Electric vehicle range: Lexus explains

Electric vehicle range

Lexus explains… is a new series designed to explain features, technologies and user questions related to modern vehicles. Each article provides clear, jargon-free answers, helpful tips and resources, as well as Lexus products or services that can help along the way. This article aims to demystify some of the questions surrounding electric vehicle range.

Electric vehicle range

Electric vehicle range: context

The range of a vehicle can be defined as the distance it can travel before its energy source is exhausted. It is important to remember that every vehicle, irrespective of how it is fuelled or powered, has a range; and it is possible to increase that range by replenishing its energy source.

Drivers should always be somewhat aware of their vehicle’s range while travelling. But the term range anxiety has become particularly associated with drivers of electric vehicles (EVs). It stems from their concern that “the battery will run out of power before the destination or a suitable charging point is reached” (Oxford Languages).

It is true that most early mass market EVs offered smaller ranges than combustion engine equivalents, and it is likely that the modest range of these vehicles prompted a degree of concern within the driver’s mind. But is it fair to remain anxious about the range of modern EVs? Or has the indicative range and fast charging times of models such as the all-new Lexus RZ put such concerns to rest?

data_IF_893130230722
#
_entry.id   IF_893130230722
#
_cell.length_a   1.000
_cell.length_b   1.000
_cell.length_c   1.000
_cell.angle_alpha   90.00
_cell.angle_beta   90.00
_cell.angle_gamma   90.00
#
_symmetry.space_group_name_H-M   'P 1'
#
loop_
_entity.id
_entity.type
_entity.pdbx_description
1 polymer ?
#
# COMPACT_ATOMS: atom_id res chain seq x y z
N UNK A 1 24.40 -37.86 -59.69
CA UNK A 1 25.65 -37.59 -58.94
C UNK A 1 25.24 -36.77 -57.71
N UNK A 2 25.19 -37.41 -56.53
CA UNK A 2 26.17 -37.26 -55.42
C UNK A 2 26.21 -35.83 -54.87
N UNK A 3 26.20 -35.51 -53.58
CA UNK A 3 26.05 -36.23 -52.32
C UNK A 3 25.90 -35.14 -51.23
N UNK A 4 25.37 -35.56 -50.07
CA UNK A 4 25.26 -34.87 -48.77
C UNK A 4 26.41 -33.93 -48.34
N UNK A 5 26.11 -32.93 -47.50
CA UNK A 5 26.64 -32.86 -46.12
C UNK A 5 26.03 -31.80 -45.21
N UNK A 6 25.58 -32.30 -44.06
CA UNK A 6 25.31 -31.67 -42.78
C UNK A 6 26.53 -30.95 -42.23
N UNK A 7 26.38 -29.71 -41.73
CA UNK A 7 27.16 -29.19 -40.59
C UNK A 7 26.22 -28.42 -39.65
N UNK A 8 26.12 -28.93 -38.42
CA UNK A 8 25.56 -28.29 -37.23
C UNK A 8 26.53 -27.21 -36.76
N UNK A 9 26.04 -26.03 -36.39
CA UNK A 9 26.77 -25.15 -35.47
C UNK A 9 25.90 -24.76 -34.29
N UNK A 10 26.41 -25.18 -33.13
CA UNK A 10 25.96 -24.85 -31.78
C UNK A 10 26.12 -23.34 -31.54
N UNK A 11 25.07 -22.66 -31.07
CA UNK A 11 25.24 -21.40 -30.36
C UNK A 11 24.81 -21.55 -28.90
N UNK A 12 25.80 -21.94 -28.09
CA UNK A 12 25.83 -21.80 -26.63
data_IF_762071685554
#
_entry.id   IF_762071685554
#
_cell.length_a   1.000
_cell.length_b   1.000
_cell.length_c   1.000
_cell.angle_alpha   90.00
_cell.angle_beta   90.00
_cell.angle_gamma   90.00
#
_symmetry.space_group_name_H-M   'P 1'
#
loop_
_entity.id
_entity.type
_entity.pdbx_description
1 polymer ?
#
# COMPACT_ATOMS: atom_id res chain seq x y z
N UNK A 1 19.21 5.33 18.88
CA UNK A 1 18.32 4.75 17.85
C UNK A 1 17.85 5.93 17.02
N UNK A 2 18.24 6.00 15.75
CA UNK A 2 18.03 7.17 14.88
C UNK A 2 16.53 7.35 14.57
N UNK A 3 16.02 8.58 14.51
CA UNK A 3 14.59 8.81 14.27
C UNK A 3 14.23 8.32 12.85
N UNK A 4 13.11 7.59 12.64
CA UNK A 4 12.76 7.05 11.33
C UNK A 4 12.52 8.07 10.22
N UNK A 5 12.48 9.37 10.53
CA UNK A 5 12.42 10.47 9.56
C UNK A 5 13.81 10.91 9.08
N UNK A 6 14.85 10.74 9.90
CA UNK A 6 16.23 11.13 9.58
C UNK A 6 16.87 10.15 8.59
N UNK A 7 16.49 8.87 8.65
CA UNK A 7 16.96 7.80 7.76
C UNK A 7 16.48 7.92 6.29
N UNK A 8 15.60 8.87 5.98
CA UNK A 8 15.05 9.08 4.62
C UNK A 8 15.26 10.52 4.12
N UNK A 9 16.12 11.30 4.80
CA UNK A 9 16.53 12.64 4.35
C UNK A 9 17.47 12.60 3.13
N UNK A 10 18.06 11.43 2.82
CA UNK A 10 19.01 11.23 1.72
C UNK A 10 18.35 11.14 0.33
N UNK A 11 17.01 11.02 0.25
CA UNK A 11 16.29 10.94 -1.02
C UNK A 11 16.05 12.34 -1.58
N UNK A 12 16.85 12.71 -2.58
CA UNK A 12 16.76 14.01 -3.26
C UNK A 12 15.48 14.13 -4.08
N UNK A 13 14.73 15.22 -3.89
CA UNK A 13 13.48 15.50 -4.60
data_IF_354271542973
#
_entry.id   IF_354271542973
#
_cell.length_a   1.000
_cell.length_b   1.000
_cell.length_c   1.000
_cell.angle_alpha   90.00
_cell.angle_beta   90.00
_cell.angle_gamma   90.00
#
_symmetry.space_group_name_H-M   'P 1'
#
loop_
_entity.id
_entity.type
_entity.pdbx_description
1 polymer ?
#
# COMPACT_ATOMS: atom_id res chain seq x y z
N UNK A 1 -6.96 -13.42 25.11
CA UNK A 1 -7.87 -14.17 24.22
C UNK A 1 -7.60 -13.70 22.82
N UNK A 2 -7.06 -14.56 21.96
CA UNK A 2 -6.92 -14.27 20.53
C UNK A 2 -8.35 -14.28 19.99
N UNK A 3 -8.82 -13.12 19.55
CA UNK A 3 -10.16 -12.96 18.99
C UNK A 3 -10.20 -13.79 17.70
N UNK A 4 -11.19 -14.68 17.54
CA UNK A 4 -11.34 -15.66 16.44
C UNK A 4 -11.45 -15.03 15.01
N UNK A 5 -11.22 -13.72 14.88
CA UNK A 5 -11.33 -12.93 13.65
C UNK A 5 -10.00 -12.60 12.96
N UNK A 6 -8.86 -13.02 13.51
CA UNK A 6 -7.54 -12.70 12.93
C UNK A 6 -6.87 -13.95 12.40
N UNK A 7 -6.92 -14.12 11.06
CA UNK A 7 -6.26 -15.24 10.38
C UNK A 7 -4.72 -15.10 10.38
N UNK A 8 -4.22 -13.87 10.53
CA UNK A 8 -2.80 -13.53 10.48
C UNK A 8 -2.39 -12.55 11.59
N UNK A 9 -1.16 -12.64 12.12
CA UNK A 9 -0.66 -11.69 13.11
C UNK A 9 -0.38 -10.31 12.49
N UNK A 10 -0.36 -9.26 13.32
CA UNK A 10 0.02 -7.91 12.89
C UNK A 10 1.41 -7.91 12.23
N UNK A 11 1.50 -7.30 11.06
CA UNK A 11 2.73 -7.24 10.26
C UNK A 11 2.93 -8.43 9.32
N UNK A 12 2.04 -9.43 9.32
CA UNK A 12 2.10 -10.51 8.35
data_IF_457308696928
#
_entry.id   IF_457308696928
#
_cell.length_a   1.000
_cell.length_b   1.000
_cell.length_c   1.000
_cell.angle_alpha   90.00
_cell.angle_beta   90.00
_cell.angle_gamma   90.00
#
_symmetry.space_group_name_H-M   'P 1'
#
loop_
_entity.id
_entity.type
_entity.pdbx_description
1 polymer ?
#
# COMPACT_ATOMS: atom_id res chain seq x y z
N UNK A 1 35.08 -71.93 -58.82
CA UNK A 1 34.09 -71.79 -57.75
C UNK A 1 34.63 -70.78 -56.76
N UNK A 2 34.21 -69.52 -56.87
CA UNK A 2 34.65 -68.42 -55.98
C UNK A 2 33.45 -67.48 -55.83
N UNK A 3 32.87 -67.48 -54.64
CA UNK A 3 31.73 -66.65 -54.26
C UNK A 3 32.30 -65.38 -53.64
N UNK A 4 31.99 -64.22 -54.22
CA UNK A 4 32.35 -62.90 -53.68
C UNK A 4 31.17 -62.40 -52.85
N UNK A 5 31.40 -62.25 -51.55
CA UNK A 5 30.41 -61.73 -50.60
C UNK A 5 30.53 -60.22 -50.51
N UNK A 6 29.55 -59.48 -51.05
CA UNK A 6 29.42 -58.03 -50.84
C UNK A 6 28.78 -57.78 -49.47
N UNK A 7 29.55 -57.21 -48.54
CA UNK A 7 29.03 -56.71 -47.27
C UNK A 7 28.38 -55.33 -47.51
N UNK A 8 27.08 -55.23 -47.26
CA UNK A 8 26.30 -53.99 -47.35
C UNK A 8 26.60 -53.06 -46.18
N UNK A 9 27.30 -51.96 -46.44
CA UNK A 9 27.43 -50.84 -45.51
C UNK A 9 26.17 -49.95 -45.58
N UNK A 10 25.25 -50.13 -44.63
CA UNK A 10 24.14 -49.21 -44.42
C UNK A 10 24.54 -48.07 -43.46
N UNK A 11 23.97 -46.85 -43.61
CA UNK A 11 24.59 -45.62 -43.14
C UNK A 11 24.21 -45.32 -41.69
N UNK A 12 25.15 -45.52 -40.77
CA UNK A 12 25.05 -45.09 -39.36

See what you think as we address the following FAQs –

Electric vehicle range

Question: How many miles can you get from a full charge?

⦁ Probably more than you think or need on a daily basis. Given that the average commuting distance in the UK is a round trip of approximately 23 miles, an entire week’s worth of travel should be comfortably within the range of most modern EVs. Using that standard, the Lexus UX 300e could complete a five-day commute and still have 80 miles to spare for the weekend

⦁ Modern EVs usually offer a range of between 150-300 miles, which should fulfil the needs of both commuters and social drivers. Putting that into context, a 200-mile range is enough to get you from Bristol to Leeds, or from London to Swansea

⦁ Drivers need not feel unduly limited by the range of their EV. As discussed in our Electric Vehicle Charging article, there are almost four times as many public charging points in the UK than traditional fuel stations. So you are never far from an opportunity to top-up on route

Question: Which factors affect EV range?

Temperature. EV batteries produce power through physical and chemical reactions, and the efficiencies of these reactions are negatively affected by cold weather. This results in reduced battery capacity and, in turn, a lower range

Speed. It takes more effort for an EV to reach and maintain higher speeds than it does to achieve and maintain lower speeds. This means that an EV will use proportionally more energy on the motorway than around town

Terrain. More energy is required to pull any vehicle up a hill than to coast along on the flat. However, when it comes to going downhill, EVs offer a distinct advantage over ICE cars; they actively recoup energy because the electric motors turn into generators that recharge the vehicle’s battery pack